To help you through the basics of recording and editing audio in Audacity, the library has created a tutorial. Use the tutorial to help you walk through the step-by-step process.
Alternatively, you can use the keyboard shortcut Command+Shift+I on a Mac and Control+Shift+I on Windows.
We usually recommend recording audio through a microphone or separate recording device rather than recording through your computer microphone. This is because the computer microphone picks up sounds from your computer. However, the WASAPI Loopback feature can record the audio coming out of your computer and then remove it from the recording.
NOTE: If this doesn’t work, you may also need to select the correct number of recording channels to match your device using the dropdown box to the right of device selection box. For example, if you have a 7.1 channel headset, select 8. This feature is not available for Mac versions of Audacity.
To maximize the volume of your recording, you can use the 'Normalize' effect.
NOTE: Extraneous noises in the recording can cause Normalize to create unwanted changes in the stereo balance, or prevent recordings being made as loud as they can be. Extraneous noises should be edited with Click Removal, Repair or Amplify before the Normalize step.
Use the Amplify effect to change the volume of your audio track. Amplify always preserves the relative volumes of the tracks and/or channels.
Unless you are professional narrator or voice-over specialist there are probably level (volume) variations during your narration. Remember, your listeners can't see you, so having a consistent volume for your narration is important so they'll be able to hear and understand everything you're saying.
You could go through and manually adjust the volume throughout your narration track, but there's an easier way - use Audacity's built-in Compressor effect.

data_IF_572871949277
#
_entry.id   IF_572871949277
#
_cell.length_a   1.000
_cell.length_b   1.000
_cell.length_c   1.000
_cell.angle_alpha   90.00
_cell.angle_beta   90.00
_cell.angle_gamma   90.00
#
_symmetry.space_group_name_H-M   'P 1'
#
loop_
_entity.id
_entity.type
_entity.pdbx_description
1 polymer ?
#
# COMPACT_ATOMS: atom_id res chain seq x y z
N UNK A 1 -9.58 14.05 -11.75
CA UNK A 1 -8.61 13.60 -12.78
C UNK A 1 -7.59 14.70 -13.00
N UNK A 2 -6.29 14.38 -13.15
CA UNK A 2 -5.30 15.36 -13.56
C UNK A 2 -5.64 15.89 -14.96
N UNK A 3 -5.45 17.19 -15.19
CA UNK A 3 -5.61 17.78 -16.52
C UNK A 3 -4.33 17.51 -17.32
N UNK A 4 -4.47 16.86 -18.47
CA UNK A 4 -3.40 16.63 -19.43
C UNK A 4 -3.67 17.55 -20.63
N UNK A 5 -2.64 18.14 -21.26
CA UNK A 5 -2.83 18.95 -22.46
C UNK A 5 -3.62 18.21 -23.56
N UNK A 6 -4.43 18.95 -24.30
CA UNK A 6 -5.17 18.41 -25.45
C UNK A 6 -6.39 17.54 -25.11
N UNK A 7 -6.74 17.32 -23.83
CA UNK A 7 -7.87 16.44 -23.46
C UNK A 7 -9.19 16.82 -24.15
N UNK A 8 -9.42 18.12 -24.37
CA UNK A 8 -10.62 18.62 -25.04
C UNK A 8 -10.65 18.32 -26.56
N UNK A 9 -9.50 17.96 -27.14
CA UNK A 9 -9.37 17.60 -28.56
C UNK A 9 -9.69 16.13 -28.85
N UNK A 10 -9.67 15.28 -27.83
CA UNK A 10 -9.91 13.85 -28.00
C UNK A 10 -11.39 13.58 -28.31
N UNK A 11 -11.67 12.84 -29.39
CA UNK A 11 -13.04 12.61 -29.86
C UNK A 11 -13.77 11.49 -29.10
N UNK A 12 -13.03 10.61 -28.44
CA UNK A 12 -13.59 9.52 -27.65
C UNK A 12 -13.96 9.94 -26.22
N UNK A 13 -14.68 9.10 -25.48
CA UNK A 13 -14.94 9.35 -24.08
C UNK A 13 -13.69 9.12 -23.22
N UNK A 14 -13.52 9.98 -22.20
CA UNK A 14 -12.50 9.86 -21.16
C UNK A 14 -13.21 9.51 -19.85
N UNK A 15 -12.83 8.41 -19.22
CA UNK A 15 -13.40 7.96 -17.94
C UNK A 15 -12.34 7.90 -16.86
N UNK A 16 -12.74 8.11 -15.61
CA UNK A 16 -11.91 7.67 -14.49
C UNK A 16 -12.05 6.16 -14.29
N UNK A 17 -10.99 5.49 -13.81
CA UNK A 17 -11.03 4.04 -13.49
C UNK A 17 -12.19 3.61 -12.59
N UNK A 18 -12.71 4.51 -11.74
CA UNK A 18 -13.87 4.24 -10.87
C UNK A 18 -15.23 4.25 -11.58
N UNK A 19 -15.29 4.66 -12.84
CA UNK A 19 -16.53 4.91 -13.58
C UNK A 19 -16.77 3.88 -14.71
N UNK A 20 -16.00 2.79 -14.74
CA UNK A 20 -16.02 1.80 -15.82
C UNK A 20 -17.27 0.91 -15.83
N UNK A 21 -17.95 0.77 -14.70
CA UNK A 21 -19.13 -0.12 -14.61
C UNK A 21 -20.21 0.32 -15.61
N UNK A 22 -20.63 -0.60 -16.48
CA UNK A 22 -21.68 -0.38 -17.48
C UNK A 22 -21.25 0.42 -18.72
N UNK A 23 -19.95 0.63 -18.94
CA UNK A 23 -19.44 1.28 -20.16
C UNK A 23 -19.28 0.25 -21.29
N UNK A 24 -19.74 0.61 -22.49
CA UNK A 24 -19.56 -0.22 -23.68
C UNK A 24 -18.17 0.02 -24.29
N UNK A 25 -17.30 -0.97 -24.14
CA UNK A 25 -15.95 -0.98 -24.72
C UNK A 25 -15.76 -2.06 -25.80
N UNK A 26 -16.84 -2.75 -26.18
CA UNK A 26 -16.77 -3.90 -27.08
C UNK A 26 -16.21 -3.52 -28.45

The envelope tool is used to shape the waveform of your audio track to increase or decrease the volume of the audio in specific sections
NOTE: If the Cut, Copy Paste Icons do not appear in the toolbar, click View > Toolbars > Cut/Copy/Paste Toolbar
You can cut and paste parts of an existing track or tracks onto either an inserted blank track, or onto an existing audio track.
Create a control track (voice over) and then use the Auto Duck effect to automatically adjust the threshold level for background music.
Auto Duck analyzes the control track first of all, then applies the effect to the selected track(s). This second stage takes longer to complete than the first, so the estimated time remaining in the progress bar may be an underestimate until the later stages of processing.
More information can be found on the Audacity manual.
Metadata tags are stored with an audio file when you export the file and can be read by other programs such as iTunes. This includes information such as artist, album, track name, etc.
The LAME tool that allows the export of MP3 files is now included in Audacity for Windows and Mac computers. If you are using a Linux system and would like to export files from Audacity in MP3 format, you will need to download and install the optional LAME MP3 encoder. Instructions are linked below. Once you have downloaded and installed the LAME encoder you will be able to create MP3 files using Audacity.
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